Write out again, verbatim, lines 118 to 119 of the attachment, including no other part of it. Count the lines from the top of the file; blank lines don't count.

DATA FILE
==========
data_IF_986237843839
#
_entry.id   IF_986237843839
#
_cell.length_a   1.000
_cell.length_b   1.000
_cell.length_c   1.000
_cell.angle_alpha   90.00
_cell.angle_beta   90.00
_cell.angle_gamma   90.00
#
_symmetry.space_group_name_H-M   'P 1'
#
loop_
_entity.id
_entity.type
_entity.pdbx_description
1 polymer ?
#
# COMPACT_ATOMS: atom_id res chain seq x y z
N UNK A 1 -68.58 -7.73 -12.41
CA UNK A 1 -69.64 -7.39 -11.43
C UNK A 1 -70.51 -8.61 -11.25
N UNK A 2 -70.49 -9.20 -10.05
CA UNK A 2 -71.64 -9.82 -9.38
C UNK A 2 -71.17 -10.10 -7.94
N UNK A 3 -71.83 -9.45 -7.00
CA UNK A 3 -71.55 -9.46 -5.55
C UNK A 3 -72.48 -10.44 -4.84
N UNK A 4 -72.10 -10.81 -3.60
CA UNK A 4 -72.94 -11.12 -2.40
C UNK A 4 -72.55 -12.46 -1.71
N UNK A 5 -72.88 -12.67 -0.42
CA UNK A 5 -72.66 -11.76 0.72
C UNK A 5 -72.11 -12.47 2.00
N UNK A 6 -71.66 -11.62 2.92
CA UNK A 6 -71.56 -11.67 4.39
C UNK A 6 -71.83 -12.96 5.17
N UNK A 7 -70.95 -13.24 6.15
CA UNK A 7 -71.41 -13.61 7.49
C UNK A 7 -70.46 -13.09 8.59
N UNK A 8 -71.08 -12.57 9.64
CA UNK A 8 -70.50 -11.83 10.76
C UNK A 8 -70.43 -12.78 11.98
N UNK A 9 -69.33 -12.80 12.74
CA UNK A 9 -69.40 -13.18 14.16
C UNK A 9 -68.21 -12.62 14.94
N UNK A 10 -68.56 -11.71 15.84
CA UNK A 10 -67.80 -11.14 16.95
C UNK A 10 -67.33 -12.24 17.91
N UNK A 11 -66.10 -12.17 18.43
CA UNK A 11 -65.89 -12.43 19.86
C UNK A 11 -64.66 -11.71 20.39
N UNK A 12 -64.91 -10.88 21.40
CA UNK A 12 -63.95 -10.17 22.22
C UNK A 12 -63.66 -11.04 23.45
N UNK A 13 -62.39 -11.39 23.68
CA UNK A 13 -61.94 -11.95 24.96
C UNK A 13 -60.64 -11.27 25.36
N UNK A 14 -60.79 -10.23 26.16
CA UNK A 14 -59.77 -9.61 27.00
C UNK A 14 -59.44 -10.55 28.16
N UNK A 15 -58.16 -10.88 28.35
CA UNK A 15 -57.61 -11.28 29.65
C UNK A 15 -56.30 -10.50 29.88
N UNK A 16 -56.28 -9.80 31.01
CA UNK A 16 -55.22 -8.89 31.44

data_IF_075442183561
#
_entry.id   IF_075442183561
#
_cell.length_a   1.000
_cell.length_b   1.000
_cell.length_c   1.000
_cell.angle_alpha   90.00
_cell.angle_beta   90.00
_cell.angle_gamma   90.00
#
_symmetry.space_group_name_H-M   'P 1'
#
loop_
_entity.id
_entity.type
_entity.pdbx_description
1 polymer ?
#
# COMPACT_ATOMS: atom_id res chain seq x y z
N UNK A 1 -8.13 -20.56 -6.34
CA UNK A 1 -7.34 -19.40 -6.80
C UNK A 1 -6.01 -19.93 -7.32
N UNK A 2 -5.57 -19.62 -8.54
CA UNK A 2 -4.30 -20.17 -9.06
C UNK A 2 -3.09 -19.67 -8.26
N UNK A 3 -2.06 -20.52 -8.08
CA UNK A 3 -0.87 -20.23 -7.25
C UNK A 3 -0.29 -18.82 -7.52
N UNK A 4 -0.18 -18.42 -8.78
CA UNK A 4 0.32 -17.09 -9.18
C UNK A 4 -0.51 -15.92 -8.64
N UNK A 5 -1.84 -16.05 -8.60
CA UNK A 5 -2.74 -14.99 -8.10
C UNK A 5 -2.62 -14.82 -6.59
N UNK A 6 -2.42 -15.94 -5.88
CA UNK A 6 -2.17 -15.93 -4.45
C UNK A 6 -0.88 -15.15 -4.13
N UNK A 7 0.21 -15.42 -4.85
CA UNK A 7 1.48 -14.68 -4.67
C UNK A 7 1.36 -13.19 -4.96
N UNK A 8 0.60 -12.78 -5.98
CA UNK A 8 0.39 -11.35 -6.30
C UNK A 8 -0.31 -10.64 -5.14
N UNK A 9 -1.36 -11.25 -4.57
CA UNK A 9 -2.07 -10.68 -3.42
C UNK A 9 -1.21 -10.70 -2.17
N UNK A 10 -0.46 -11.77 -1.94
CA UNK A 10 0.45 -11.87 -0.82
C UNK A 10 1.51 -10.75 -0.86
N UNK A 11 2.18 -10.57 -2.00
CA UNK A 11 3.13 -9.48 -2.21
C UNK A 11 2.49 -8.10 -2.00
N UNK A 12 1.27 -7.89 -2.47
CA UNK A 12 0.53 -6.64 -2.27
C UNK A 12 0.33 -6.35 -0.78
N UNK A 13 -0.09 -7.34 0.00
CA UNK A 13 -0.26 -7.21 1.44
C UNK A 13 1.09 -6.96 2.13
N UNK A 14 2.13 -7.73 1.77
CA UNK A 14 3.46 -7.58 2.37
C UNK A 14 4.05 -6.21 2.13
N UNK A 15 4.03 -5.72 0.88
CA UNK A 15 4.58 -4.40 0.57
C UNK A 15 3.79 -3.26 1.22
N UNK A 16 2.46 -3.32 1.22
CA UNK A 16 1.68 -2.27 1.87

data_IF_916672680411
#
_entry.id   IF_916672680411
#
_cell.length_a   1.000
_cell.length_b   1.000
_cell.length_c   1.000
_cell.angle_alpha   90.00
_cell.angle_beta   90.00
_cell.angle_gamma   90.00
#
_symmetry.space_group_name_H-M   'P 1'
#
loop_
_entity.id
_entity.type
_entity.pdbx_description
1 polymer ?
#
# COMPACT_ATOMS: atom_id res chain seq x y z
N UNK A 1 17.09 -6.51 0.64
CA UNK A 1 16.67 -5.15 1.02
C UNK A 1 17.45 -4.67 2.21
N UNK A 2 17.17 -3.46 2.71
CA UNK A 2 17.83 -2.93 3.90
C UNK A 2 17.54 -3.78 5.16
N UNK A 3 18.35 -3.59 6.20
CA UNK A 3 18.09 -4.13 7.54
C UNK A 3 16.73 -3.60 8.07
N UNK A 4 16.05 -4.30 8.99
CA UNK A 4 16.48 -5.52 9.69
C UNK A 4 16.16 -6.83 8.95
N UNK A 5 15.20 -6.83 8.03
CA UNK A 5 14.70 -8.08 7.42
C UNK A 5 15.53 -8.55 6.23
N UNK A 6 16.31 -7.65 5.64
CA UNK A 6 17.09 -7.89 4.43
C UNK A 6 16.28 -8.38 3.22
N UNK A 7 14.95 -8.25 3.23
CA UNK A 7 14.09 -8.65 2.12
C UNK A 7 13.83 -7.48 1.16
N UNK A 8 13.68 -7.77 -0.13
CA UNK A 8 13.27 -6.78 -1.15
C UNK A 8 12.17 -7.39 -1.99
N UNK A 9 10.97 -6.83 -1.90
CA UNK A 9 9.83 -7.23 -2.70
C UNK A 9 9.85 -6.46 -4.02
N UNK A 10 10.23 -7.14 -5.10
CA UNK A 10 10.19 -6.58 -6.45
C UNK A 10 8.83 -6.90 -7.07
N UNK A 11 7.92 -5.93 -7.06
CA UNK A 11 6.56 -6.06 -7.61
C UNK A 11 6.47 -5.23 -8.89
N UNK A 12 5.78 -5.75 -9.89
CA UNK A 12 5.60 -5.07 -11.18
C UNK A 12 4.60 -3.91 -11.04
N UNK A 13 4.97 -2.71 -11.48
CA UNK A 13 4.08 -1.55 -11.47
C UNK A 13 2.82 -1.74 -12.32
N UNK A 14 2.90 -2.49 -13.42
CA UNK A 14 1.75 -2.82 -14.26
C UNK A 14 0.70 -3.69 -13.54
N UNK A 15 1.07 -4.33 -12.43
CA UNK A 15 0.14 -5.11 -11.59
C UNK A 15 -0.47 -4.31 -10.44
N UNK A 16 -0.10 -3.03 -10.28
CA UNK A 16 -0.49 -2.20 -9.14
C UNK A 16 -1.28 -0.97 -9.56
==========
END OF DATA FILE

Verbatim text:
N UNK A 11 2.18 -10.57 -2.00
CA UNK A 11 3.13 -9.48 -2.21